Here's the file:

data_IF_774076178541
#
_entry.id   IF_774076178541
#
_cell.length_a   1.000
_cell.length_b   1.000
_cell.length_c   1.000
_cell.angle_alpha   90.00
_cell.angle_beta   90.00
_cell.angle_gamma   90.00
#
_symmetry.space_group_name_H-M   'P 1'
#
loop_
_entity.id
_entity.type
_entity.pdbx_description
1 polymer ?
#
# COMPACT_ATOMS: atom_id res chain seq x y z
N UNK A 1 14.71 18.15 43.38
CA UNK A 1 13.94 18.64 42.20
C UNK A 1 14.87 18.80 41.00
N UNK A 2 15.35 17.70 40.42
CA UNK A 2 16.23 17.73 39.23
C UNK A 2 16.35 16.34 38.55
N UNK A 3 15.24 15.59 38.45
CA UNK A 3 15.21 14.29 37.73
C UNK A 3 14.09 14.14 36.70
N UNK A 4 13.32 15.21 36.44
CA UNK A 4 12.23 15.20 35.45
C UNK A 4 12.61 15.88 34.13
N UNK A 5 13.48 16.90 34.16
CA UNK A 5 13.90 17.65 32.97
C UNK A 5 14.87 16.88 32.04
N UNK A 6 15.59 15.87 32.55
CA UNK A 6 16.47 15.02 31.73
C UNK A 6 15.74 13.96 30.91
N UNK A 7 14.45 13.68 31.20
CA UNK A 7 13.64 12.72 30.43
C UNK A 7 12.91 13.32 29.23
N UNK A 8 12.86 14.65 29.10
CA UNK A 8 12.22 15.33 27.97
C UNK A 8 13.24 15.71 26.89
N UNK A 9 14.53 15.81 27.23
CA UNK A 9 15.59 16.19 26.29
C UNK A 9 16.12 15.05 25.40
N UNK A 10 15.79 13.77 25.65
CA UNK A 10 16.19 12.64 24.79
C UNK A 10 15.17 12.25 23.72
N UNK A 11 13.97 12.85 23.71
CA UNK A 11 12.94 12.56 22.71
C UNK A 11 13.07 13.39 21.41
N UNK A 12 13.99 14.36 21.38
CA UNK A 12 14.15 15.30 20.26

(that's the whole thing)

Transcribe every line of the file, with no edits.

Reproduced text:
data_IF_774076178541
#
_entry.id   IF_774076178541
#
_cell.length_a   1.000
_cell.length_b   1.000
_cell.length_c   1.000
_cell.angle_alpha   90.00
_cell.angle_beta   90.00
_cell.angle_gamma   90.00
#
_symmetry.space_group_name_H-M   'P 1'
#
loop_
_entity.id
_entity.type
_entity.pdbx_description
1 polymer ?
#
# COMPACT_ATOMS: atom_id res chain seq x y z
N UNK A 1 14.71 18.15 43.38
CA UNK A 1 13.94 18.64 42.20
C UNK A 1 14.87 18.80 41.00
N UNK A 2 15.35 17.70 40.42
CA UNK A 2 16.23 17.73 39.23
C UNK A 2 16.35 16.34 38.55
N UNK A 3 15.24 15.59 38.45
CA UNK A 3 15.21 14.29 37.73
C UNK A 3 14.09 14.14 36.70
N UNK A 4 13.32 15.21 36.44
CA UNK A 4 12.23 15.20 35.45
C UNK A 4 12.61 15.88 34.13
N UNK A 5 13.48 16.90 34.16
CA UNK A 5 13.90 17.65 32.97
C UNK A 5 14.87 16.88 32.04
N UNK A 6 15.59 15.87 32.55
CA UNK A 6 16.47 15.02 31.73
C UNK A 6 15.74 13.96 30.91
N UNK A 7 14.45 13.68 31.20
CA UNK A 7 13.64 12.72 30.43
C UNK A 7 12.91 13.32 29.23
N UNK A 8 12.86 14.65 29.10
CA UNK A 8 12.22 15.33 27.97
C UNK A 8 13.24 15.71 26.89
N UNK A 9 14.53 15.81 27.23
CA UNK A 9 15.59 16.19 26.29
C UNK A 9 16.12 15.05 25.40
N UNK A 10 15.79 13.77 25.65
CA UNK A 10 16.19 12.64 24.79
C UNK A 10 15.17 12.25 23.72
N UNK A 11 13.97 12.85 23.71
CA UNK A 11 12.94 12.56 22.71
C UNK A 11 13.07 13.39 21.41
N UNK A 12 13.99 14.36 21.38
CA UNK A 12 14.15 15.30 20.26